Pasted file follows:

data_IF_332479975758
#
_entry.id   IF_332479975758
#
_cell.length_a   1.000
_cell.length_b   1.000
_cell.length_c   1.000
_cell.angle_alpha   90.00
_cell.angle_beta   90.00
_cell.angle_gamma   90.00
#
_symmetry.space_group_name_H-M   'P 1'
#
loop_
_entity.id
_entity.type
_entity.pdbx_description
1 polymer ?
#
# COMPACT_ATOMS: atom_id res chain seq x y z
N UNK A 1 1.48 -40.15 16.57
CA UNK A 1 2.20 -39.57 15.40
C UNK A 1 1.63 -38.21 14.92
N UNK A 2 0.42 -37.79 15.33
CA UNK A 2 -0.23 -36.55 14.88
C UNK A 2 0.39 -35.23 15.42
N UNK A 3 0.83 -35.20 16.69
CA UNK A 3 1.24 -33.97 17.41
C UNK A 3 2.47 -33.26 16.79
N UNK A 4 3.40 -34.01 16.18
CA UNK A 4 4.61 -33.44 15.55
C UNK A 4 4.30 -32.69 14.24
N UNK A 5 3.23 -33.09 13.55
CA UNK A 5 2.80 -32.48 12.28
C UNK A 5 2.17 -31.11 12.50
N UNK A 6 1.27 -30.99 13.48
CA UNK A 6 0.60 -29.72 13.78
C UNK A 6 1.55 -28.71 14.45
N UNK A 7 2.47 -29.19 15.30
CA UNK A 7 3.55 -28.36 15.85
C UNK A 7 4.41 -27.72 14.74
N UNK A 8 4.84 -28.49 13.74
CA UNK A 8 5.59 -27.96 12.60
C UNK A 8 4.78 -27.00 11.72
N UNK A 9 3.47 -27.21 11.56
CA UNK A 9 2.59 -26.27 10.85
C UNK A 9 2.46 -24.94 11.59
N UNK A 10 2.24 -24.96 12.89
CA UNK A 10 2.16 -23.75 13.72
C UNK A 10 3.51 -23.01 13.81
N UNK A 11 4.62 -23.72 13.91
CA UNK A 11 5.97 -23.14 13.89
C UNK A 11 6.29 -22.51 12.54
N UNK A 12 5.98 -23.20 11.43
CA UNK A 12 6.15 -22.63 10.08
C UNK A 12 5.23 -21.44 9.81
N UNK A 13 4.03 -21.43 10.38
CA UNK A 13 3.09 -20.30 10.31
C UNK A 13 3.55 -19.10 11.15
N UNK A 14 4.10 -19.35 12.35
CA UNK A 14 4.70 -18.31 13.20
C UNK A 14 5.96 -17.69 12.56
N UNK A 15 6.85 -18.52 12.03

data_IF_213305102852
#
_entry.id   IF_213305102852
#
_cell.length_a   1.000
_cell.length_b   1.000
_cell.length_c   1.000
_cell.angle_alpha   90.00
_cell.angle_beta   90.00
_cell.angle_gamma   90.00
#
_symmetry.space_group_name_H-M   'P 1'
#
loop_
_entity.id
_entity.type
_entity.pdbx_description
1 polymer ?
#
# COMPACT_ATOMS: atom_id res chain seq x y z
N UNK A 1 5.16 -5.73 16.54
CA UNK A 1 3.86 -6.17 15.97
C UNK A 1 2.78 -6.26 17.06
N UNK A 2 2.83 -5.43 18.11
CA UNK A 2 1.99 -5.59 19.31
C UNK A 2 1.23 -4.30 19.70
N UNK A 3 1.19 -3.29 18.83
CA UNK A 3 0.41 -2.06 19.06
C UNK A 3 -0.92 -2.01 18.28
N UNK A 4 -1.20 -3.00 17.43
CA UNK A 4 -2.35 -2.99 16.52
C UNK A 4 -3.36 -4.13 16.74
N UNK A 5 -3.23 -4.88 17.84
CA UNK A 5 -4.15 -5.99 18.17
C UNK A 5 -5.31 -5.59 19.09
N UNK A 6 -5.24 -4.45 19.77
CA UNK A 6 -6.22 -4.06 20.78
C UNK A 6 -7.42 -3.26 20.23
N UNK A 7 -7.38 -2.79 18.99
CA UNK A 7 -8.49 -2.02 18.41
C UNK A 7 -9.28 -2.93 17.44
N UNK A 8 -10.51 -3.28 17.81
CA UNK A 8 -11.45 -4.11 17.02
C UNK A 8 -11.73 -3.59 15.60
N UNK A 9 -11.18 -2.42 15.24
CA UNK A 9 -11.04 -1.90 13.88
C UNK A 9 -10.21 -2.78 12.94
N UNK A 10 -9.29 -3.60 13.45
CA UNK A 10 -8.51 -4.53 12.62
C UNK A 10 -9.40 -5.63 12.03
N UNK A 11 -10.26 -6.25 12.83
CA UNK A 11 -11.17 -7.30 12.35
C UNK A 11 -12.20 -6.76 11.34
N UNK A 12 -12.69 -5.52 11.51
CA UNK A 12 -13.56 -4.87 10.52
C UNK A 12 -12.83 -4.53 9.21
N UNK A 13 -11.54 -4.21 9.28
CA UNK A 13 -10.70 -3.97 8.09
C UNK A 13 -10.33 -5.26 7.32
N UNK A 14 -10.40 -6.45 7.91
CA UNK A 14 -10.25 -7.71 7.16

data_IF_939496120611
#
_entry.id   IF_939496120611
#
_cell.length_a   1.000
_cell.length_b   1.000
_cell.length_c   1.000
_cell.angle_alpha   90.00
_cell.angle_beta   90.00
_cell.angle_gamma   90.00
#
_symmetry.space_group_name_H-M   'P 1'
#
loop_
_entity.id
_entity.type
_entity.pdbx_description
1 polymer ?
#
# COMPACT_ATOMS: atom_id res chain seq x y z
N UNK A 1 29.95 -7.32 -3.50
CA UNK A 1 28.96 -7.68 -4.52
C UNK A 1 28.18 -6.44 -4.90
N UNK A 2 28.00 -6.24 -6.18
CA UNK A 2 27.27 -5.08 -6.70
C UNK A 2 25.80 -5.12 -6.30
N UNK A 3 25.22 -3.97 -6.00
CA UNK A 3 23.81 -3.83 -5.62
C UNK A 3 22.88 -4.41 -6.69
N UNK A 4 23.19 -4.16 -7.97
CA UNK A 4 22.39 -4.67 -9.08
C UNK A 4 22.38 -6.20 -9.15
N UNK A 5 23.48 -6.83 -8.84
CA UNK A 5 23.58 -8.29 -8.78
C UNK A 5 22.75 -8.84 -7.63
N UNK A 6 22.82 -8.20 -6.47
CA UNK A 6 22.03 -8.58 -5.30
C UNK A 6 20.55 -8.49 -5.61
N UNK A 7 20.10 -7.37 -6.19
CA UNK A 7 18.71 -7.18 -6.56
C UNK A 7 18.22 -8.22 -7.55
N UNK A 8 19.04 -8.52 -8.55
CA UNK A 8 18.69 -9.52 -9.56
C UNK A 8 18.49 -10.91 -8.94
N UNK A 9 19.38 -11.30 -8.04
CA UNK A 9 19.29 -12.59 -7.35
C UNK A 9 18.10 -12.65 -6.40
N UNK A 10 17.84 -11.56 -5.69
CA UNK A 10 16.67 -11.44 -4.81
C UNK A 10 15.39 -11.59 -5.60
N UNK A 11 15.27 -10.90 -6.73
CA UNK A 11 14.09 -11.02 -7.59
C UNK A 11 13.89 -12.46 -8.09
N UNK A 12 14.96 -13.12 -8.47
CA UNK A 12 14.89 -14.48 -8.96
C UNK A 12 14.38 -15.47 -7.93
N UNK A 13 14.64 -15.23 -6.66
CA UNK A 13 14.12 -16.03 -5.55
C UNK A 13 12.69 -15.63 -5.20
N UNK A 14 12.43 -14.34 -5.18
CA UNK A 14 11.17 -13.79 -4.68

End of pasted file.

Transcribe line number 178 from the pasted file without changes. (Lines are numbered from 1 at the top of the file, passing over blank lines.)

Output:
N UNK A 12 14.96 -13.12 -8.47